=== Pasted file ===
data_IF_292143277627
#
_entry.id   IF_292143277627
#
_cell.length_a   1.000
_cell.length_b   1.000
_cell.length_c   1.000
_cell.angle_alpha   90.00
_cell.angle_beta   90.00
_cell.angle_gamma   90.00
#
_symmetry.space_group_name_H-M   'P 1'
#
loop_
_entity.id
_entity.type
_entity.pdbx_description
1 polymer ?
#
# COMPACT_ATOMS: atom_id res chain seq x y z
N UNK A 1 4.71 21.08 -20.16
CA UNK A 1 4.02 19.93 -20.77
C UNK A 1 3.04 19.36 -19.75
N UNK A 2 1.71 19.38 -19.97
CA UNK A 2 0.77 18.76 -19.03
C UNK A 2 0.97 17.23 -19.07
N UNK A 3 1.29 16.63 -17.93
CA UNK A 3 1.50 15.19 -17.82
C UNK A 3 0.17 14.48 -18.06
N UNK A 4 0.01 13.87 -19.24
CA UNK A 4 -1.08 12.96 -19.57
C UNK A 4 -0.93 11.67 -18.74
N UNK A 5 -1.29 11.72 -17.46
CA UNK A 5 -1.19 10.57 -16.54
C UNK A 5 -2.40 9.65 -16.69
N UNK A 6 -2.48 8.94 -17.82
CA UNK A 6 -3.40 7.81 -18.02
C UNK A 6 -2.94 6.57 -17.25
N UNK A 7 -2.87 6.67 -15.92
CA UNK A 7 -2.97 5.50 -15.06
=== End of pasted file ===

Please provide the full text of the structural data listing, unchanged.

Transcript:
data_IF_292143277627
#
_entry.id   IF_292143277627
#
_cell.length_a   1.000
_cell.length_b   1.000
_cell.length_c   1.000
_cell.angle_alpha   90.00
_cell.angle_beta   90.00
_cell.angle_gamma   90.00
#
_symmetry.space_group_name_H-M   'P 1'
#
loop_
_entity.id
_entity.type
_entity.pdbx_description
1 polymer ?
#
# COMPACT_ATOMS: atom_id res chain seq x y z
N UNK A 1 4.71 21.08 -20.16
CA UNK A 1 4.02 19.93 -20.77
C UNK A 1 3.04 19.36 -19.75
N UNK A 2 1.71 19.38 -19.97
CA UNK A 2 0.77 18.76 -19.03
C UNK A 2 0.97 17.23 -19.07
N UNK A 3 1.29 16.63 -17.93
CA UNK A 3 1.50 15.19 -17.82
C UNK A 3 0.17 14.48 -18.06
N UNK A 4 0.01 13.87 -19.24
CA UNK A 4 -1.08 12.96 -19.57
C UNK A 4 -0.93 11.67 -18.74
N UNK A 5 -1.29 11.72 -17.46
CA UNK A 5 -1.19 10.57 -16.54
C UNK A 5 -2.40 9.65 -16.69
N UNK A 6 -2.48 8.94 -17.82
CA UNK A 6 -3.40 7.81 -18.02
C UNK A 6 -2.94 6.57 -17.25
N UNK A 7 -2.87 6.67 -15.92
CA UNK A 7 -2.97 5.50 -15.06